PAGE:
Dieter Petereit October 26th, 2017

Free: InVision Studio Could Kill Adobe XD, Sketch, and Framer

You love Sketch, just got the hang of Adobe XD, or pay for Framer already? InVision Studio could still win you over.

InVision Studio is a tool for rapid prototyping and the creation of production-ready assets alike. This puts it on one level with the favorite weapons from the houses of Bohemian Software, or Adobe, while also challenging the newcomer Framer.

[caption id="attachment_85274" align="alignnone" width="1024"] InVision Studio: Landing Page[/caption]

After their recent MAX conference, Adobe has completed the beta stage and released the version 1.0 of their tool XD, which basically means that previous beta testers don't get to use it without a CC subscription, as it is not free anymore. By now, Sketch also costs 99 USD a year, and Framer starts at 144 USD per year.

InVision Studio, on the other hand, will come in at the most radical price possible, a flat zero. InVision wants to distribute the tool for free, and rely on the existing, paid InVision service for sharing and commenting options. The pure software with all of its features doesn't cost a single cent, though.

This way, InVision sets a pretty high bar; especially since previous projects have already shown that InVision does not provide mediocrity. The Studio is not available yet, and the planned release is in January 2018. InVision intends to release both a macOS and a Windows version right off the bat. This should be especially concerning for the developers of Sketch. After all, the software is still only available for macOS, and won't be created for Windows.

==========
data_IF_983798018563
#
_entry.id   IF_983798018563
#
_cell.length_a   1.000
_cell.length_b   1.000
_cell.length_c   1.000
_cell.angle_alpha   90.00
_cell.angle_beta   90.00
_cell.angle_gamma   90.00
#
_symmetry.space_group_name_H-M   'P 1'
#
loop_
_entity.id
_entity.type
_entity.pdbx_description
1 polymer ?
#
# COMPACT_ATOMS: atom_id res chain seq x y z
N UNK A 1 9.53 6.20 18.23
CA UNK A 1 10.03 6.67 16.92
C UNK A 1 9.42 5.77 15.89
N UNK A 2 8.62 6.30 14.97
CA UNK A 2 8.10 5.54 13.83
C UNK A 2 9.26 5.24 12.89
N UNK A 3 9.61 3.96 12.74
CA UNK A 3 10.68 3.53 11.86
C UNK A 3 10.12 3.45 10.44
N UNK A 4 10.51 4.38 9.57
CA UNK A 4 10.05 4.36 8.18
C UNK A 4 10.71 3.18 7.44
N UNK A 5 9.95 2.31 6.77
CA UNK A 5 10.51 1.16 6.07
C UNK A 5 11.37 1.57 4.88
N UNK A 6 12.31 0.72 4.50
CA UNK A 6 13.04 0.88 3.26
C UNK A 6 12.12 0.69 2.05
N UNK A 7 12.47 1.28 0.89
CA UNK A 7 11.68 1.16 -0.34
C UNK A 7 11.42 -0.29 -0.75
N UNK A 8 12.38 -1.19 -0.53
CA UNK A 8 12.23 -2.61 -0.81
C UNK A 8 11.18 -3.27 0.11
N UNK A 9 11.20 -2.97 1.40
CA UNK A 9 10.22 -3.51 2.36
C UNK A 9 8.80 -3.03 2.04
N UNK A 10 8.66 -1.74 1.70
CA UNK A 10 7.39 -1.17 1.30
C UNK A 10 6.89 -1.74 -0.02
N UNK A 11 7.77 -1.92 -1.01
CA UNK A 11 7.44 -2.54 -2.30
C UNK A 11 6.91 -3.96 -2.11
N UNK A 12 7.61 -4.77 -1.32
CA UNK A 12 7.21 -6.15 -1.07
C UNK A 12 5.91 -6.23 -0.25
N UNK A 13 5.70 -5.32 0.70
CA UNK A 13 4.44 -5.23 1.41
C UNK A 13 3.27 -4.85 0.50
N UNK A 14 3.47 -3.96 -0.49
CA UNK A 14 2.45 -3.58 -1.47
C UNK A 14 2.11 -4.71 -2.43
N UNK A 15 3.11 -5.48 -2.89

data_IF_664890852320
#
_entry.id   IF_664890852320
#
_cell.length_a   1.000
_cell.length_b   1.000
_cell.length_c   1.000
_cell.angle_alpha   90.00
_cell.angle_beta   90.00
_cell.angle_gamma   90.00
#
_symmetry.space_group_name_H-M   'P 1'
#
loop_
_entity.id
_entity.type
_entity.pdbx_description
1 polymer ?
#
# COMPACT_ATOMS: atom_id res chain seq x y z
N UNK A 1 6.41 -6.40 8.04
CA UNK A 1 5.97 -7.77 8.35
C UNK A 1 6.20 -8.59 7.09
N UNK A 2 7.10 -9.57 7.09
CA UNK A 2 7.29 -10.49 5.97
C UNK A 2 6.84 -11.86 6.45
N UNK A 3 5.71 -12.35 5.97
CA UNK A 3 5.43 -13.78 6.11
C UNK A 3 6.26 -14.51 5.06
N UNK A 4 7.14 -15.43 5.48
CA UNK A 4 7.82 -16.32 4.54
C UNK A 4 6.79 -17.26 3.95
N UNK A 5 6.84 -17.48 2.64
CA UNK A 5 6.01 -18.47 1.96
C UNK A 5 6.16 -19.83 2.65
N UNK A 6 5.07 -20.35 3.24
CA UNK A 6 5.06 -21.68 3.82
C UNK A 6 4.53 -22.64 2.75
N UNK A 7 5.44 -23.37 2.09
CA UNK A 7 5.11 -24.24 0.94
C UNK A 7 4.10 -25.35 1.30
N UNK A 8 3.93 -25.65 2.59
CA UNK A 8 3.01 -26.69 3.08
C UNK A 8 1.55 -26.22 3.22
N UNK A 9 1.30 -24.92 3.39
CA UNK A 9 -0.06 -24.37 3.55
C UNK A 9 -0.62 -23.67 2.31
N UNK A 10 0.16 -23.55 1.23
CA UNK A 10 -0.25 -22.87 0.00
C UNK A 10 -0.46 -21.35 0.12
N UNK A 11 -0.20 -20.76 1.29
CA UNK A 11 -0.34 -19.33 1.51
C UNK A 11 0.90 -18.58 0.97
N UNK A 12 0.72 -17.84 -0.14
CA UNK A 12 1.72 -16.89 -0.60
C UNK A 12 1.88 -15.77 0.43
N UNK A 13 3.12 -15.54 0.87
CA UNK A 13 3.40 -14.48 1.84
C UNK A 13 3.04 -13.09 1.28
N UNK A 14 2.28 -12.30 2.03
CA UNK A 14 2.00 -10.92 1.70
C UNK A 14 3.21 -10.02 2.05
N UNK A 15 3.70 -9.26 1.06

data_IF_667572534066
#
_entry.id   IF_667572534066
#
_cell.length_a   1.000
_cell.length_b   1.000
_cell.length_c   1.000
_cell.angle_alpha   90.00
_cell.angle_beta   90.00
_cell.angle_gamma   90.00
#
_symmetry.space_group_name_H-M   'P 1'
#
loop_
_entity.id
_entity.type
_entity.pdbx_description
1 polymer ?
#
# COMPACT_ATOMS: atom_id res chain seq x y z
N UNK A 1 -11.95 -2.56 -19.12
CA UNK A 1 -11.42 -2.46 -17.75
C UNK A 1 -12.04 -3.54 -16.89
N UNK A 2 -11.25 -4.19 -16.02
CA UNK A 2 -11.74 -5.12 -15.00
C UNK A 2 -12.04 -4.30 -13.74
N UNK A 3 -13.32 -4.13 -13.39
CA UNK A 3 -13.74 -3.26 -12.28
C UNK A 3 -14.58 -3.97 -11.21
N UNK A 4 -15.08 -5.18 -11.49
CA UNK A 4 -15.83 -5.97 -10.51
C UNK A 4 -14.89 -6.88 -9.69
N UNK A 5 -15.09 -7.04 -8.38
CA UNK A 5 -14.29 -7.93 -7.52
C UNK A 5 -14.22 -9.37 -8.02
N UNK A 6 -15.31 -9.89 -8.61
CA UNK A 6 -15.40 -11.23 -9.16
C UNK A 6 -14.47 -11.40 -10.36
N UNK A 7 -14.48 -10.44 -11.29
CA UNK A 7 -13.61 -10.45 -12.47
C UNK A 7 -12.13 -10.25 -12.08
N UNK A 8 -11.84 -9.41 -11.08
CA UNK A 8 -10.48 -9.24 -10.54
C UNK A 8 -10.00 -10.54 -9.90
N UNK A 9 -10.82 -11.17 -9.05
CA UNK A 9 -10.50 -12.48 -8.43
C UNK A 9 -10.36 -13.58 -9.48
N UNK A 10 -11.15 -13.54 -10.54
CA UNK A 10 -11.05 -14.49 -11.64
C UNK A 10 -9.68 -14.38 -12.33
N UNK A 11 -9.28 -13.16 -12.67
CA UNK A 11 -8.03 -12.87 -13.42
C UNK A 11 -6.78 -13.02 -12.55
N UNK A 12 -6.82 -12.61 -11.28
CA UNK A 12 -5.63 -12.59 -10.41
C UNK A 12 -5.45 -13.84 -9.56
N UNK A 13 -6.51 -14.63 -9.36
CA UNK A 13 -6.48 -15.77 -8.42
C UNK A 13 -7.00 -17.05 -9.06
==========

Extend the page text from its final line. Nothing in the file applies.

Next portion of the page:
The following video gives you a first impression of the feature scope you can expect:

Visually, InVision Studio is reminiscent of Adobe XD, seems less intuitive, but filled with more features. The animation options depicted in the video alone already exceed the ones of Adobe XD by a mile. Overall, the UI concepts of XD, Framer, and Studio are very similar, while Studio and its additional features also pose a direct threat for Sketch. According to InVision, Studio aims for a simple interface concept that can become a lot more in-depth with the proper expertise. This sounds like a jack of all trades device, and it seems like that's what it's supposed to be.

I have signed up for the beta program, and I'll make sure to inform you once I have my hands on the app.

Featured image by Stocksnap

Dieter Petereit

Dieter Petereit is a veteran of the web with over 25 years of experience in the world of IT. As soon as Netscape became available he started to do what already at that time was called web design and has carried on ever since. Two decades ago he started writing for several online publications, some well, some lesser known. You can meet him over on Google+.

One comment

  1. This makes me even more wary of InVision stuff.

    I use the Craft stuff in Sketch and it’s great and all. But I worry about them getting “acquired” or deciding to “sunset” Craft in favor of something more profitable to them or more enticing to potential investors. It really makes me wish those features were native to Sketch so I can rely on them being there as long as Sketch exists and I’d paying them.

    The concept of giving away the design tool part—the part that requires the most development and maintenance work—only seems to make sense in that typical venture capital model of collecting users for an eventual sale.

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